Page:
New species of Ebolavirus discovered in bats

Scientists have discovered a new species of Ebolavirus in bats, prior to detection in an infected human or sick animal.

Published today in Nature Microbiology, the discovery was part of the PREDICT project, which aims to identify viruses in wildlife before they spill over into humans. The new species of Ebolavirus, termed the Bombali virus, was discovered in bats in Sierra Leone and the study also reports the complete genome sequence.

The PREDICT team sampled over 6000 animals in Sierra Leone and screened for both known and unknown Ebola viruses, discovering Bombali virus in five individual bats belonging to two different species.

Take a look at our interview with Tracy Goldstein, Co-Principal Investigator and Pathogen Diagnostics Co-Lead for the PREDICT project >>

Prior to the discovery of the Bombali virus, five Ebolavirus species had been described, with species such as Zaire causing disease in humans. The Bombali virus has the potential to cause infection in human cells, however, the team emphasize that communities should not try to kill or eradicate bats in response to the discovery – an action that can actually increase transmission.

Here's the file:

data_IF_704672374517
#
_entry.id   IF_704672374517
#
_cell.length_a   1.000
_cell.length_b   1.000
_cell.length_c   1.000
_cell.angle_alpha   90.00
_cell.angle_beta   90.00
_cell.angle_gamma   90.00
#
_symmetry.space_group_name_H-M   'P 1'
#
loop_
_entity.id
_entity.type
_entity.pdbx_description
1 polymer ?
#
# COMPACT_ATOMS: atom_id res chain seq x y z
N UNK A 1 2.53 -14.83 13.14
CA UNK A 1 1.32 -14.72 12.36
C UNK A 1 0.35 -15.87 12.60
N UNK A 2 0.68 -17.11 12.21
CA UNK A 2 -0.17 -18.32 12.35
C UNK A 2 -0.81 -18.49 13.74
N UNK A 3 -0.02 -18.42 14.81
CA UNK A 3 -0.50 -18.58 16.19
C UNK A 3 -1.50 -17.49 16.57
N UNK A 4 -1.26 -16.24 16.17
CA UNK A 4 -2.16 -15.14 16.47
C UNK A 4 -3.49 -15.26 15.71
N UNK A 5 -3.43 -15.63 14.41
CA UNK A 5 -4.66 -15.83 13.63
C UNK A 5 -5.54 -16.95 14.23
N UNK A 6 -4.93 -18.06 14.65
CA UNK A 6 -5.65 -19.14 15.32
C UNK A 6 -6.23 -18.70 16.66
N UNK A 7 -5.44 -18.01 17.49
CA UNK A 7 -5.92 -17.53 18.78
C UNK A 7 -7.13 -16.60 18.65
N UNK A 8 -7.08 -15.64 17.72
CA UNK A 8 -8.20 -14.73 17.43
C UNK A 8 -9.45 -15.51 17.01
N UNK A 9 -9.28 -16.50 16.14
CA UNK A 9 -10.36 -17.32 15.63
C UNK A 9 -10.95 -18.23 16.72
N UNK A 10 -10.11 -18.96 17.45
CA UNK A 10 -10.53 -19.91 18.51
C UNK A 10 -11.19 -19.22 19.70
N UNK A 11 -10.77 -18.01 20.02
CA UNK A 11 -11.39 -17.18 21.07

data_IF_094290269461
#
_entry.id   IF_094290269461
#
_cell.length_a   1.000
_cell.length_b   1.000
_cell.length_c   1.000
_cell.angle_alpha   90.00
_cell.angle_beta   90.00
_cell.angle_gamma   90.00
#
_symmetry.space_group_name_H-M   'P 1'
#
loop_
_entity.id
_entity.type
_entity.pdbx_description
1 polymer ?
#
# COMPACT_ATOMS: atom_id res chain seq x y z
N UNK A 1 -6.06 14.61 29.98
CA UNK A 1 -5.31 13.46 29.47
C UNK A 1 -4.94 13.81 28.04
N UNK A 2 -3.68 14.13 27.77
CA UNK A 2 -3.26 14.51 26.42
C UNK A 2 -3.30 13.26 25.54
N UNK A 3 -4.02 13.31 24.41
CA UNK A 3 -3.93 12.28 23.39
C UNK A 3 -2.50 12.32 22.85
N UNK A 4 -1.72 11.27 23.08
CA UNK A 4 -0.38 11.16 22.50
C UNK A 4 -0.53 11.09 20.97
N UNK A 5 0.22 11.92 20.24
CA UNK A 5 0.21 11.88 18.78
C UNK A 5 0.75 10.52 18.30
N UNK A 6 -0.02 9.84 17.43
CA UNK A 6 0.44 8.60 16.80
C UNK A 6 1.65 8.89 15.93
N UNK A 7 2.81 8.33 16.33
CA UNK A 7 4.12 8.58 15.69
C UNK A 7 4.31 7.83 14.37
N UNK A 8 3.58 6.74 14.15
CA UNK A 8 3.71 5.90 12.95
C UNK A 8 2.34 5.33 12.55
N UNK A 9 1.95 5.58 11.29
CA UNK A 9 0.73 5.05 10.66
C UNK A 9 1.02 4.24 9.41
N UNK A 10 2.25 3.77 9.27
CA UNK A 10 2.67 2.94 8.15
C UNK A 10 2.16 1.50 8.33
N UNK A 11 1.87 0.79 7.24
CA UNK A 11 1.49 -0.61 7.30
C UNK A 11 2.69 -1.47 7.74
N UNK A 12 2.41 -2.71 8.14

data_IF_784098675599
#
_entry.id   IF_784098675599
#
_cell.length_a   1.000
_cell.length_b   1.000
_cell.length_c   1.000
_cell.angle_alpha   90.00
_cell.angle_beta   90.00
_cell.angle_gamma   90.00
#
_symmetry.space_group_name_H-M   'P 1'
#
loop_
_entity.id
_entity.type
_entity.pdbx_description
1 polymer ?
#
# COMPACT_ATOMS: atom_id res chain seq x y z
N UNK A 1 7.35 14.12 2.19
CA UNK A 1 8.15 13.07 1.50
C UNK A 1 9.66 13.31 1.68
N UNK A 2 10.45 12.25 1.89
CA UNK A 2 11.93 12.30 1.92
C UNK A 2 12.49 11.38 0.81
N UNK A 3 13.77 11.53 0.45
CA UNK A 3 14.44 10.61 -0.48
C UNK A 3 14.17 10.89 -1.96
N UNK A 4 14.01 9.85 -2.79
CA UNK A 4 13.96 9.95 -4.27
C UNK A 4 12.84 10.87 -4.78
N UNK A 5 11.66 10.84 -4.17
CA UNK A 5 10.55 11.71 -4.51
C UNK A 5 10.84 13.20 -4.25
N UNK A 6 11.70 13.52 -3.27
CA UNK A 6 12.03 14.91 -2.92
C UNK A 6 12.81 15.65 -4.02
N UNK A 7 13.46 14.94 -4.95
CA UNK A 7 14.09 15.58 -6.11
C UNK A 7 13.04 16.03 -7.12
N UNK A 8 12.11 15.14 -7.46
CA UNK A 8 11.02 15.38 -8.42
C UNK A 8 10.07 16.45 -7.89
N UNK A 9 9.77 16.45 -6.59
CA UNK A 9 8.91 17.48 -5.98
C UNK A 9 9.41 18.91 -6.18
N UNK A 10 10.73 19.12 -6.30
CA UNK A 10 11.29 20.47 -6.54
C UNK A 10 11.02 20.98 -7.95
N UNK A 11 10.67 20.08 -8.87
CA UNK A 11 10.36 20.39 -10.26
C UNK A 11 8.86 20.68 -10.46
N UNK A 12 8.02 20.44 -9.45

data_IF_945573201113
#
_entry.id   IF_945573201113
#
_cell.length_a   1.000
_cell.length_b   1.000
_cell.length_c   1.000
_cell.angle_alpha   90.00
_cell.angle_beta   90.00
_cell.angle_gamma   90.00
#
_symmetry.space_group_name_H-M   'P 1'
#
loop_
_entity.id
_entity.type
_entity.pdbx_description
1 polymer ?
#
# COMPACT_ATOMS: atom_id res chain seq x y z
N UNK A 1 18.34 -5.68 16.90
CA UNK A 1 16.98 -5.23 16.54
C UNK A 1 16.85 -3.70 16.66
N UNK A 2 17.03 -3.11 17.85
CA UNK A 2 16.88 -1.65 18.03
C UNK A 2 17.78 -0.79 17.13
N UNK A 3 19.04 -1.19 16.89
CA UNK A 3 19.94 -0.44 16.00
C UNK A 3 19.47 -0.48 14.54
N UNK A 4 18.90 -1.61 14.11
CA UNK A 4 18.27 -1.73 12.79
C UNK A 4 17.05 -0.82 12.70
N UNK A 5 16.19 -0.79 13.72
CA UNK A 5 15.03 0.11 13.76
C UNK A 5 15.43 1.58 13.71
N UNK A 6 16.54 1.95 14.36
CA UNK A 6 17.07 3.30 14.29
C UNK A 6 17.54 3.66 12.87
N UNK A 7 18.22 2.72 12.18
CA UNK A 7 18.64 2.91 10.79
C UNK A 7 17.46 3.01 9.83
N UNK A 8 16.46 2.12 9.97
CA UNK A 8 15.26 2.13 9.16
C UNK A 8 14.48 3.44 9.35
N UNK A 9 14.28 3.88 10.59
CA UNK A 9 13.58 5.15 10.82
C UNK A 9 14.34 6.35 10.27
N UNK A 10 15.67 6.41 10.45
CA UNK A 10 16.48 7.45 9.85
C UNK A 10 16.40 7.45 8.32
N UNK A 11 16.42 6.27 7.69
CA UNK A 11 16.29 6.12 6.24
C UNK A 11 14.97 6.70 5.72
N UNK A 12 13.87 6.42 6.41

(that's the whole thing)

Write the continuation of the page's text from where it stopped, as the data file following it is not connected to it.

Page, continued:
Co-lead author Simon Anthony, from Columbia University’s Mailman School of Public Health (NY, USA), commented: “Identifying new viruses like Bombali ebolavirus in wildlife and testing their capacity for human infection can enhance our understanding of the pre-emergent viral diversity circulating in animals. We want to discover viruses that have the genetic prerequisites for human infection and then prioritize them for further study and intervention.”

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